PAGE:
Comparing and Contrasting Nordic Economies

Referencing the previous article, “Are 100-Year Mortgages Next? Effects of Negative Real Interest Rates on Nordic Housing Bubble,” Nordic and European central banks extended their mandate beyond price stability to support economic growth. Not only did that inflate housing bubbles throughout the Nordics but it also decimated the currencies, impacting the quality of life for everyday people in this egalitarian region.

Source: Calculated using Central Bank and government statistics data.

Although the Nordics, over the past ten years, were in negative real interest rate territory, it did not significant impact the currencies until after 2014. Why was it “tolerated” before and not now? Perhaps it is the perception. Before, markets perceived negative real rates as a temporary measure to stoke inflation (growth). Between 2010 and 2013 we saw that the Nordic Central Banks were able to contain inflation, raise interest rates or both, assuring the markets. At the very least, the success in Norway and Sweden in 2010 and 2012 respectively, bouncing back from negative real interest rates, indicated control. However, after 2014, that perception changed with Nordic and European Central Banks overtly stating that they would consider other factors.

Nordic Currencies Relative to the USD

Despite real interest rates varying across the region, especially between 2010 and into 2013, the currencies mostly remained mostly stable vs. the USD. After 2014, the Nordic Central Banks locked themselves into negative rate territory with their dual mandates (price stability and economic growth). Although the severity of negative real rates varied, the dollar jumped against all Nordic currencies and the Euro (Finland). Interestingly, the dollar jumped in lockstep, despite the differences between countries, regarding interest rates, economic policy, and inflation. That indicates that markets view the region more as a whole versus individual nations.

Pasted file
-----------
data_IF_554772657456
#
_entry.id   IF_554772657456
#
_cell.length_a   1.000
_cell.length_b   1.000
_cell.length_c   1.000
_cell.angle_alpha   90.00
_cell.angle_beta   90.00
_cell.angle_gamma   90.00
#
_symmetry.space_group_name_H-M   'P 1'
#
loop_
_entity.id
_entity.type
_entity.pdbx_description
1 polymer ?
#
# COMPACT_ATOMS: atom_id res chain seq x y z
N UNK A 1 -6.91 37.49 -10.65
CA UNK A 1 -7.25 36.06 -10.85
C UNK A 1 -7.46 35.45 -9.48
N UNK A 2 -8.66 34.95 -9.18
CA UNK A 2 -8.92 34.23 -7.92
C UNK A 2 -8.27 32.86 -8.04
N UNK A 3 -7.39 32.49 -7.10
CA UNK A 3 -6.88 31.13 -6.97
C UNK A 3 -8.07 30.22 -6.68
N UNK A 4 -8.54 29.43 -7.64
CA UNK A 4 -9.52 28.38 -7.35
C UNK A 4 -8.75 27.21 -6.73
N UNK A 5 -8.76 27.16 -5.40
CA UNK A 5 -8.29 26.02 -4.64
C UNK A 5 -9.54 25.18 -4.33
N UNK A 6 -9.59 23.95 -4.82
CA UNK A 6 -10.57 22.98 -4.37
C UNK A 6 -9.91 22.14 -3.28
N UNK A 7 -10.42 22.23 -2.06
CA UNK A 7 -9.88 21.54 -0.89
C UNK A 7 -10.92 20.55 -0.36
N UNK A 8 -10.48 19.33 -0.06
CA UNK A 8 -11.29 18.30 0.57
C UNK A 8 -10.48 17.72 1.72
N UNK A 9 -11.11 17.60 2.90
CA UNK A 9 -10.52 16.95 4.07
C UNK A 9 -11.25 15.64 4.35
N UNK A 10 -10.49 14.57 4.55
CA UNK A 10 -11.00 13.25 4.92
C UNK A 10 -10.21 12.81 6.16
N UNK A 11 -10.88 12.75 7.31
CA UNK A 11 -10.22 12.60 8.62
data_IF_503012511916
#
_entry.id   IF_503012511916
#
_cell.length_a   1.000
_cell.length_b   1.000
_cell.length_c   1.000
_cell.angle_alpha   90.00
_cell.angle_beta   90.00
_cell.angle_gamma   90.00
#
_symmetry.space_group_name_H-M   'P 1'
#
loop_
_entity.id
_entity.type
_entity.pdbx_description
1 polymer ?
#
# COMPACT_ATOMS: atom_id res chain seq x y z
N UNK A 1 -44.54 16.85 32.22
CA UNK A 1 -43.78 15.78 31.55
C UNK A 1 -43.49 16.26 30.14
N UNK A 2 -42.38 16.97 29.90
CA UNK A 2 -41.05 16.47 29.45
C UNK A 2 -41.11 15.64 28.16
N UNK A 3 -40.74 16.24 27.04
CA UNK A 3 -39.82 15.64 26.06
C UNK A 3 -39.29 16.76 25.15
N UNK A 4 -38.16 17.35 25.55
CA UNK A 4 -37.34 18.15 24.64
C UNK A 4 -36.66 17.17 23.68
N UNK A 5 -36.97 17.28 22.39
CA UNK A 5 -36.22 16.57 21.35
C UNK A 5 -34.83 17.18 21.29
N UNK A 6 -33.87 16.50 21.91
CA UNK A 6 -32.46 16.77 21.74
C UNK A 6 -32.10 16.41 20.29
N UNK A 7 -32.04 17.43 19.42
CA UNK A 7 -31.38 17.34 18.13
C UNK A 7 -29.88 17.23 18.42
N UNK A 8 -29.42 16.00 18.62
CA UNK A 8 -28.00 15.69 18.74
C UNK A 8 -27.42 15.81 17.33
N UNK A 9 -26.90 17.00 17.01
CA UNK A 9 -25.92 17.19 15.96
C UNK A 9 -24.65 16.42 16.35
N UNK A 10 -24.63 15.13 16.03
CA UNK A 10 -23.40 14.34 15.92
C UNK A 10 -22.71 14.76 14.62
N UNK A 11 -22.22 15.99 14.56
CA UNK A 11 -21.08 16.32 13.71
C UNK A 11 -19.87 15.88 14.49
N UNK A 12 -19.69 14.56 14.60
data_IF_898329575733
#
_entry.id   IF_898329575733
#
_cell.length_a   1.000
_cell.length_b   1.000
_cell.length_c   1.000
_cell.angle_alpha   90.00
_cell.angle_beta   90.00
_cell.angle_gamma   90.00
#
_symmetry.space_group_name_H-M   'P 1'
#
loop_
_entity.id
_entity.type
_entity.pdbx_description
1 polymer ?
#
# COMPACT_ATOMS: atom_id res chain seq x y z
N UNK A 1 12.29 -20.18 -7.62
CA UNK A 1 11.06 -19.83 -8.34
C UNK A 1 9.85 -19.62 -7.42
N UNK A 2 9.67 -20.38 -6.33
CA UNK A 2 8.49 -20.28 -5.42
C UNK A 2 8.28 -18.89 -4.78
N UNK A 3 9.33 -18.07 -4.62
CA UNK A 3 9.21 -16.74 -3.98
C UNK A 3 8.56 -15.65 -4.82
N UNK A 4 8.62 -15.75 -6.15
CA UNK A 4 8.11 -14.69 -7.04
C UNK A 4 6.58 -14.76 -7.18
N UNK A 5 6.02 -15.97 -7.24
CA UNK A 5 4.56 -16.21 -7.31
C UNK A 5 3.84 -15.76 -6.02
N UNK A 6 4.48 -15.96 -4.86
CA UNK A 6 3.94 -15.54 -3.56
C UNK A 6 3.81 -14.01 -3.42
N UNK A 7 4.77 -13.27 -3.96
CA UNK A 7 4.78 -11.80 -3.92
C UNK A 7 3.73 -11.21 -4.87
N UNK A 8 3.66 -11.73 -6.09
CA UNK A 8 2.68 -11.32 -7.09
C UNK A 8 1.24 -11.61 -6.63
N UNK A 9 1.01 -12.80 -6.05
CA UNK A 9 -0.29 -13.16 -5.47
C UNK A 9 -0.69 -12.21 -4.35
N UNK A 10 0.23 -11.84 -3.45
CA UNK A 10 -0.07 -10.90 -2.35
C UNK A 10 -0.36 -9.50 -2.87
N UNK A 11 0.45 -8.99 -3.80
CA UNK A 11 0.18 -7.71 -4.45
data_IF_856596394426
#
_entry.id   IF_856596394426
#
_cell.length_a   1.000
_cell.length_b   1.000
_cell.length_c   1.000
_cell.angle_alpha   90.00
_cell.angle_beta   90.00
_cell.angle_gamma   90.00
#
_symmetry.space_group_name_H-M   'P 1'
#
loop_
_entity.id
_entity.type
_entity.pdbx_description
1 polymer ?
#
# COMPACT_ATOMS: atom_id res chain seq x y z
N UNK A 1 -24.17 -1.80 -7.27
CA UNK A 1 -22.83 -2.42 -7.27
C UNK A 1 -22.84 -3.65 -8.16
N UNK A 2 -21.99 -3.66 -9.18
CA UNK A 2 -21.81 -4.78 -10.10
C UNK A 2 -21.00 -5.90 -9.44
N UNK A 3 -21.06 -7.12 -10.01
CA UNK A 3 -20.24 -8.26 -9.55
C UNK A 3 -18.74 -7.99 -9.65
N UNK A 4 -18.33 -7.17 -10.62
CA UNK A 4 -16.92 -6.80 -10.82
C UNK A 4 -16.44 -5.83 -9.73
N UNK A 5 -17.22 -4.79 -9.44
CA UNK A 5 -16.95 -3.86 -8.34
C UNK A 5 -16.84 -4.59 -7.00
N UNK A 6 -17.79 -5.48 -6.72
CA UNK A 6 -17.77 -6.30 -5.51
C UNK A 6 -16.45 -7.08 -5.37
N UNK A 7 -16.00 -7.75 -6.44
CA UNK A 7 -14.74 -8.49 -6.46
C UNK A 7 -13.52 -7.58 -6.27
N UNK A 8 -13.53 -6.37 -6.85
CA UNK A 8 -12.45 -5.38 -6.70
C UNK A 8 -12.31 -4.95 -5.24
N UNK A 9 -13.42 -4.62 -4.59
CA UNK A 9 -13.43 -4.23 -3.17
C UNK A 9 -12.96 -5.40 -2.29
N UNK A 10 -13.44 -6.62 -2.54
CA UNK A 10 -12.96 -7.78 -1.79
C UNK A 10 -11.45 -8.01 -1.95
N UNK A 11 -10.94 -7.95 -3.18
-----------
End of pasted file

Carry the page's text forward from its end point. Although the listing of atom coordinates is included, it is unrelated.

Source: Compiled from Central Bank websites.

Nordic Currencies Relative to Gold

Gold’s behavior, in the region, has been more predictable, closely following real interest rate theory. Considered the ultimate commodity and inflation indicator, it is very sensitive to the inflation vs. key rate relationship, indicated by real interest rates. During the 2010-2013 period, we saw gold take a hit when the real interest rates trended up or moved into positive territory. Nevertheless, the perception changed. Markets started to doubt the Central Bank’s ability and, more importantly, resolve to control inflation. Gold, priced in Nordic currencies, not only recovered in unison, nearing all-time highs, the trajectory is more pronounced, compared to the dollar’s advance during the same period.

Differences between Nordic Countries

From the outside looking in, many people ground the Nordic countries into one. However, there are differences. Finland and Sweden are more industrialized than Norway and Denmark. Norway and Sweden are the most prone to a housing crisis, attributed to more aggressive growth policies than the other two countries (The ECB regulates Finland’s interest rates). Norway only stands out economically due to oil, winning the lottery back in the late 1960s. Based on the table below, it is difficult to ascertain why Sweden went on the negative rate adventure, considering their diversified economy. It could have rebalanced itself against the correct interest rates, avoiding the current bubble situation.

Finland, although the poorest, appears to be the most balanced. Denmark has a lot of opportunity, diversifying their economy. Norway and Sweden have the furthest to fall but the Swedes have a better chance of recovering. Hence, it’s all very different.

Summation

Going negative may have upheld short-term economic growth. However, the policy is not sustainable over the long term, degrading the currency. Relative to population growth, the policy didn’t help. Ironically, Denmark grew the most and Norway declined in the same period, grasping with recent oil realities. 2011 to 2016 Real Economic Growth (GDP Growth in USD – Population Growth): Norway -5.8%, Sweden 10.3%, Denmark 12.2% and Finland 4.7%. Averaged over five years and considering that Nordic households are among the most indebted in the world, more than even Americans, negative rates have only contributed to misery, raising the price of imports and housing. Hence, the growth debt driven and not organic. The Nordic countries, over the next 5-10 years, engaging in experimental policy, run the risk of tearing up the balanced and egalitarian societies that took generations to build.

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